Foundry Ministries continues perfecting ‘secret sauce,’ transforming lives

Foundry Ministries continues perfecting ‘secret sauce,’ transforming lives

Gradine’s smile can light up a room. When one hears her story, it doesn’t take long to realize she is a new person inside and out – and has plenty to smile about.

A former inmate who was incarcerated for 18 years, Gradine’s life looks a lot different than it used to. While in prison, chaplains with The Foundry Ministries helped lead her to a relationship with Jesus Christ. And today she is one of the many success stories of the ministry based in Birmingham. The Foundry helps men and women overcome addiction, poverty, recidivism and homelessness through sharing the gospel’s transforming message and by providing a temporary place to stay on the ministry’s main campus and skills needed to start a job and new life.

“They really made God alive to me and explained who He was,” said Gradine, who shared her story on the ministry’s website, and that she now is on staff at the Foundry Dental Center in Bessemer. “I learned God would accept me just like I was. I didn’t have to do anything but ask Him to come into my life.”

“Before coming to The Foundry, I was just surviving,” she said, but adds she now is “thriving.”

Support is invaluable

John Roland, The Foundry’s chief development officer, expressed appreciation to Southern Baptist churches for being a “cornerstone of support for the ministry.” Most of the men and women they help are Baptist, he said in a phone interview with TAB Media. And the ministry actively seeks out partnerships with Baptist groups, both in the Birmingham area and across the nation, to help transform lives.

It’s exciting to see someone the world “saw as a kind of total waste be redeemed, restored to where their felonies have been dropped by the courts,” said Roland, interim pastor of Robinwood Baptist Church in Birmingham. “The courts have said … ‘You have brought to us a new person.’”

The Foundry Ministries roots can be traced back to 1971, he noted, when it started as the Bessemer Rescue Mission providing refuge to homeless and transient men. But by 1996, new leadership overhauled the ministry’s approach by seeking to break the endless cycle of addiction and homelessness, Roland explained.

“Our current leadership came in and said, ‘Hey, we’re just feeding the same guys. Many of them are addicted,’” Roland said. “They come back to us homeless. [It’s] this toxic charity cycle. … We need to do addiction recovery because that’s the greater need here.”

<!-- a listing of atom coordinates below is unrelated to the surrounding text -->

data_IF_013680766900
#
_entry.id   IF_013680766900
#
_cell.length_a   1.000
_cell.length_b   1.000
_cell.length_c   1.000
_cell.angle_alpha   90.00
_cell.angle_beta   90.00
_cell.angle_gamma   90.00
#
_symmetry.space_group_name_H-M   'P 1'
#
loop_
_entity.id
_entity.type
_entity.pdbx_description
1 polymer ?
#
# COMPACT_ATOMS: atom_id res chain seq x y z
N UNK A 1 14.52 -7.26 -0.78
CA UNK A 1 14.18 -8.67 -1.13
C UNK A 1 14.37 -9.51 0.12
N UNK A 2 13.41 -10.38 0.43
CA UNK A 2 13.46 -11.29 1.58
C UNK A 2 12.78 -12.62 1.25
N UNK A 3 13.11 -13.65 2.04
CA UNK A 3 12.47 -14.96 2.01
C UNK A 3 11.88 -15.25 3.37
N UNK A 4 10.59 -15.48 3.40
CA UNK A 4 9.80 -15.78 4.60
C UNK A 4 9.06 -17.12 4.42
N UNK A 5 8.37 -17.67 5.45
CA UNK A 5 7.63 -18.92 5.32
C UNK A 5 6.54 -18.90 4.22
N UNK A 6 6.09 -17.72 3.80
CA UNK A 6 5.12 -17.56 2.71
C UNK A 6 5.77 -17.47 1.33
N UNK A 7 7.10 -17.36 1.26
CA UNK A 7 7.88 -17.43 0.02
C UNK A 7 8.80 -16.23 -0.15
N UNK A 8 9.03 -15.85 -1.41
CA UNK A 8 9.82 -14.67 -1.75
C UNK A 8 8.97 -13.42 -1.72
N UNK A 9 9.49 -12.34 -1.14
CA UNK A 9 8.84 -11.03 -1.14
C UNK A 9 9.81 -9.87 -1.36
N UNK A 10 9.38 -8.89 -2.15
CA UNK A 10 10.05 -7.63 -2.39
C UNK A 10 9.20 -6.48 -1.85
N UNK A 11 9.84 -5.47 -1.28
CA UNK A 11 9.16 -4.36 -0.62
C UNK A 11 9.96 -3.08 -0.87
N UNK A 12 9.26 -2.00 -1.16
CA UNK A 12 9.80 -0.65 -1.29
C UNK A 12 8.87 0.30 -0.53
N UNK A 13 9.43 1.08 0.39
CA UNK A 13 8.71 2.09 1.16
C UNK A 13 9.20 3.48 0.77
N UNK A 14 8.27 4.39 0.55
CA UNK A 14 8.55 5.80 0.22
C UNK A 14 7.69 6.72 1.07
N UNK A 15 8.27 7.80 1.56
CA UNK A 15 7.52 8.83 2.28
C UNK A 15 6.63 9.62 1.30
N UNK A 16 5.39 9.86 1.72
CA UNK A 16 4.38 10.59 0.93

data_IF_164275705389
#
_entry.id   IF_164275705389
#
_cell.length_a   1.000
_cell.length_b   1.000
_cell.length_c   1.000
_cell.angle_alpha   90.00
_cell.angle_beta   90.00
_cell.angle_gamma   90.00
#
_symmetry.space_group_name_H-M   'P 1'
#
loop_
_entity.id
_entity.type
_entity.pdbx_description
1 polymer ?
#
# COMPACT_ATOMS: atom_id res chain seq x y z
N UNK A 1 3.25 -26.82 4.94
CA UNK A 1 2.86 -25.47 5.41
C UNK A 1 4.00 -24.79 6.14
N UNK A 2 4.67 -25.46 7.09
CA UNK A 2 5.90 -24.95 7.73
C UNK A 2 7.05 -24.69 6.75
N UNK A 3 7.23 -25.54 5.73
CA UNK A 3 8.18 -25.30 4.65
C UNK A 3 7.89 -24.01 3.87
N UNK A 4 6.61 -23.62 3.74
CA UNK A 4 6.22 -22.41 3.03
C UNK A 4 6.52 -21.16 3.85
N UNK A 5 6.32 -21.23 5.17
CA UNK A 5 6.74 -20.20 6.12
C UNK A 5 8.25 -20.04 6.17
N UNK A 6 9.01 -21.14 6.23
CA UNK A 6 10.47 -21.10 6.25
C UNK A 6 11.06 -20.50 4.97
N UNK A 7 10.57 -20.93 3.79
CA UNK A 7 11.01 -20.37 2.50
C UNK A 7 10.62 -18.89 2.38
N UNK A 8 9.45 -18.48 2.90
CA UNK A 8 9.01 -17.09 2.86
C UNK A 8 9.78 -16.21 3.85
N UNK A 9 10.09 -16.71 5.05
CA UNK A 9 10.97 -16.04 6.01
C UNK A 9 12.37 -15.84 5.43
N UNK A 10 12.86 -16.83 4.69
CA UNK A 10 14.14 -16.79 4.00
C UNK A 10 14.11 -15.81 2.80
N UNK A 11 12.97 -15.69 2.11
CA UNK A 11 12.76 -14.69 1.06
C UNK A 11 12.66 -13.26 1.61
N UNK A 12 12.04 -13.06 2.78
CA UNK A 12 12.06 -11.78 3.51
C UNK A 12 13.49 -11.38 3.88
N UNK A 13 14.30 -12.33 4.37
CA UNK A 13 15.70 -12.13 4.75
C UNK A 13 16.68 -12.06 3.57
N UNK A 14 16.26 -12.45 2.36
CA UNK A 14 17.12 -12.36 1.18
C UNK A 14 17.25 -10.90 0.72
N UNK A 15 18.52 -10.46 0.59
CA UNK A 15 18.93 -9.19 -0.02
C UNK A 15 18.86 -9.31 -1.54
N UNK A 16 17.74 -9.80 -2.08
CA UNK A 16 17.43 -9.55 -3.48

Today, The Foundry has about 115 paid staff and has helped men and women from 32 states through rescue and recovery programs. Last year the ministry helped nearly 900 men and women, Roland noted. Among its many services The Foundry provides meals three a nights a week for the homeless at their Changed Lives Christian Center and has launched a mobile medical clinic that works closely with medical centers and the University of Alabama-Birmingham’s nursing program. Last year, 280 individual patients received care at no cost.

And it all starts with providing access to the gospel, Roland said.

Gospel is central

“We are Christ-centered … no apologies.” Sharing the gospel is “what we do.”

“The transformation is the power of the gospel,” Roland declared. “That’s the transformation. It’s not to just be sober, because then they’ll go back. It’s to become a new creation.”

The ministry takes a “wholistic approach,” he noted. “The Foundry Way” is based on counseling, case management, education, employment readiness and aftercare. “That’s kind of our secret sauce: mind, body and spirit,” Roland shared.

“Obviously, we want people saved. We are baptizing people. That is the key thing.” But discipleship and life-skills training are a critical part of what The Foundry is known for.

About 78 percent of the people who come to the program are unemployed, Roland said. In response to that need, the ministry focuses on providing an assignment through their three thrift stores and Foundry Auto Sales and Donation Center, which accepts donated cars to repair and sell. While the ministry is fueled through monetary donations from the community, more than 60 percent of their revenue is generated through the thrift stores and auto center, Roland noted.

Preparing for the future

And it’s these assignments that help prepare the men and women with skills – such as marketing, auto repair, administrative, leadership, sales and more – for their next steps toward finding a job.

“Alright, let’s get you your GED. Let’s get you your college degree. Let’s get you a welding certification,” Roland said.

But it goes deeper than that for the people in the program, said Kimberly Spitzer, auto center general manager. “If you were to ask the guys in our program what these cars actually mean, it’s not about the cars,” she told local WBRC last year.

“They’ve all made a commitment to make a change in their lives, and they’ve made a commitment to make a change in these automobiles,” Spitzer said. “So when they see these cars, they see not only their future, but the future of the men and women who come through our program after them.”

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